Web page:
St. Thomas More Catholic School admonishes fellow Catholic schools for LGBTQ support

A Catholic school in Centennial has disinvited two metro-area Catholic high schools from an upcoming admissions event, saying in a letter to parents that the schools have faculty members supportive of LGBTQ individuals and present a “general antagonism” toward Catholic leaders.

St. Thomas More Catholic School, which teaches preschool through middle school, told Aurora-based Regis Jesuit High School and Englewood’s St. Mary’s Academy that the Catholic high schools are not welcome at an annual admissions event Friday for families seeking high school options, according to letters to the schools’ communities that parents provided to The Denver Post.

In its communication to families last week, St. Thomas More’s pastor, Father Randy Dollins, and Principal Gretchen DeWolfe wrote: “Over the past months, many questions have arisen concerning the current Catholic formation provided at both of those high schools. Because of this, we cannot in good conscience endorse their presence at our school.”

According to the St. Thomas More letter, the allegations against both schools include:

  • Some faculty members “explicitly endorse positions on same-sex attraction and gender that are inconsistent with the teachings of the church”
  • Some faculty members are antagonistic toward church leaders and institutions “that hold firm to traditional Christian morality and doctrine”
  • Leaders at the two schools have been “reluctant to offer correction or guidance” that shows a “desire to cooperate” with the archbishop’s leadership
  • The schools have an inclination “to adopt the ideological errors of our age, rather than standing for the truths of our faith”

Officials at St. Thomas More could not be reached Wednesday for comment.

Leaders at St. Mary’s Academy directed a Post reporter to the letter they sent to parents rebutting St. Thomas More’s claims. That letter states St. Mary’s Academy embraces students of all faiths who form their school community and join prayer services, masses and theological studies approved by the Archdiocese of Denver.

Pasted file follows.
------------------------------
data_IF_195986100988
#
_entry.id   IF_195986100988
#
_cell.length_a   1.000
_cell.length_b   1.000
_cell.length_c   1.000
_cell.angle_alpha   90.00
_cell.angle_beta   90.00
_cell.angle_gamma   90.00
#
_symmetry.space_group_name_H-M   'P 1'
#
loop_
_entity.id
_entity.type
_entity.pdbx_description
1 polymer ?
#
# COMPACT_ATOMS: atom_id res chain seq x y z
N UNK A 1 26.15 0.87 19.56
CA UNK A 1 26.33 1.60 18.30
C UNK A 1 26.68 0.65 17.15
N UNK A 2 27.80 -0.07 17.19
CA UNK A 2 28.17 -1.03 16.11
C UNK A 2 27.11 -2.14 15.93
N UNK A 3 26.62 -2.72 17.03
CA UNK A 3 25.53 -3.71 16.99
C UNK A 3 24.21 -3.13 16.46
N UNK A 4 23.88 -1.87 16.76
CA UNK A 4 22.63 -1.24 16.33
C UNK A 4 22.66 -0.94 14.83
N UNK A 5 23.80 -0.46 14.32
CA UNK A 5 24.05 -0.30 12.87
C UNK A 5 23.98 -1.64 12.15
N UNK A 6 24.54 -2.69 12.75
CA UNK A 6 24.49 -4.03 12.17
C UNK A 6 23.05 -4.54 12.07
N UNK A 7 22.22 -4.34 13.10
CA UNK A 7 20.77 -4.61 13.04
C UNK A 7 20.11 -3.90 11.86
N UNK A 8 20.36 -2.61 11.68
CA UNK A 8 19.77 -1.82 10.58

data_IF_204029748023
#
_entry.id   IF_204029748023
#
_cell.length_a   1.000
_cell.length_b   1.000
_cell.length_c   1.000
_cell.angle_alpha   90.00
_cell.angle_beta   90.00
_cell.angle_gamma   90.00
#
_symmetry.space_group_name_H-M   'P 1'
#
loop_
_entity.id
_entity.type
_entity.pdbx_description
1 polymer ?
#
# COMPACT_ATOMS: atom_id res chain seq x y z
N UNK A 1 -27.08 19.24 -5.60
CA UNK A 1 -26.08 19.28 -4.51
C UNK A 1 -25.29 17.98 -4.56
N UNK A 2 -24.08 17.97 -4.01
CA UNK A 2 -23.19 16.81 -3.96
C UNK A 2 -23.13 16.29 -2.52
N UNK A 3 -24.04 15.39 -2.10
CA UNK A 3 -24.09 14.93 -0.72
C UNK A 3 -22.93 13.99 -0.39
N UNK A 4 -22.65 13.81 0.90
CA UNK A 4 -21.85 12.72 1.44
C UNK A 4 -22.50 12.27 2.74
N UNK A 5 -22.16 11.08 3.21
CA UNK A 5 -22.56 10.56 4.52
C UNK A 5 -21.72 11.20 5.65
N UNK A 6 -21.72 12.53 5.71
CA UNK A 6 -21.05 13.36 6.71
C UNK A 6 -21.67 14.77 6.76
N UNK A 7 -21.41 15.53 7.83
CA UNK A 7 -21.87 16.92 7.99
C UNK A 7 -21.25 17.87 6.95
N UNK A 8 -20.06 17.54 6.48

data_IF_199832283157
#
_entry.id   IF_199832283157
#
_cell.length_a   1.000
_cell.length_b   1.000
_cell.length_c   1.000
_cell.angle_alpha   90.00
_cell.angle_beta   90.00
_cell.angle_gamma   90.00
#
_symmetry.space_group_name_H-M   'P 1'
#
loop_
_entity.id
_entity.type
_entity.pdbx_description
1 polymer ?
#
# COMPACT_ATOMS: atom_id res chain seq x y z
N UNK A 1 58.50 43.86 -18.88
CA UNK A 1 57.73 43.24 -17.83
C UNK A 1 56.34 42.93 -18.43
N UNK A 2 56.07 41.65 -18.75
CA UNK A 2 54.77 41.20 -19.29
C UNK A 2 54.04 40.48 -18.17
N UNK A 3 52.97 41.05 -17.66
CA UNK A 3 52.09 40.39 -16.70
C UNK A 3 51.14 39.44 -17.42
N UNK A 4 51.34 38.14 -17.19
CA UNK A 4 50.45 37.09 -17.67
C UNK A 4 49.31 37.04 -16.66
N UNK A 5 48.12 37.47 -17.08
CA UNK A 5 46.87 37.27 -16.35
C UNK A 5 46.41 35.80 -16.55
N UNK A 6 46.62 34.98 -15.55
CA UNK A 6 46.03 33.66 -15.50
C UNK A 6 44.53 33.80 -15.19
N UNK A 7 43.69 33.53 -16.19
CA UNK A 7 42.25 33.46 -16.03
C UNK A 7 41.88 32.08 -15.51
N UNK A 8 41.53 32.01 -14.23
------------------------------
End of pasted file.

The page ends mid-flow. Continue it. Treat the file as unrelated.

“We model respect and understanding of others’ ways of thinking, beliefs, human longings, sorrows and joys,” the letter said. “This teaching allows for a deeper understanding of others and one’s convictions in an increasingly complex, multicultural and multireligious world.”

The letter confirms St. Mary’s was not invited to the event, which the school had attended in past years.

“Sadly, (St. Thomas More Catholic School) made erroneous statements concerning our Catholic formation without any dialogue with St. Mary’s Academy,” the letter said.

Officials at Regis Jesuit High School declined to discuss the matter, but their communication to Regis Jesuit parents called St. Thomas More’s letter “shockingly defamatory,” adding that the school was “completely blindsided by this attempt to impugn the integrity of Regis Jesuit.”

Regis Jesuit’s letter said the allegations made against their school were “outrageous,” untrue and “the continuation of a false, often politically-motivated, narrative being promulgated by a relatively small group of people who question or outright oppose the direction of our school.”

The letter said Regis Jesuit was disappointed to be given no opportunity to discuss the matter with St. Thomas More beforehand.

“In fact, they went so far as to tell us that no amount of ‘detail’ in responding to their allegations of ‘un-Catholic’ practices would change their minds,” the letter said.

Earlier this year, the Archdiocese of Denver confirmed a plan to review the theology curriculum, hiring practices and “Catholic identity” of the high schools under its purview following the retraction of a student publication and the firing of two teachers at Regis Jesuit High School last year,

Two Regis Jesuit teachers were fired in December after administrators removed the winter edition of the school’s student publication from the internet because it featured a student opinion column arguing abortion should remain legal.

The teachers’ firings were followed by an admonishing letter from Denver Archbishop Samuel Aquila to the Regis Jesuit community. That letter, dated one day after the firing, called the publication of the student’s column a “failure” and said faculty and staff of Catholic schools must be against abortion.

According to documents obtained by The Post, the archdiocese planned to increase intervention in the region’s Catholic high schools, from providing “a new prompt” for theology teacher applicants during the schools’ hiring processes to asking schools to submit their theology curriculum to the archdiocese. The documents said the archdiocese was creating a process for accreditation to assess the schools’ Catholic identities.

Regis Jesuit and St. Mary’s said they will continue to welcome student candidates from St. Thomas More.

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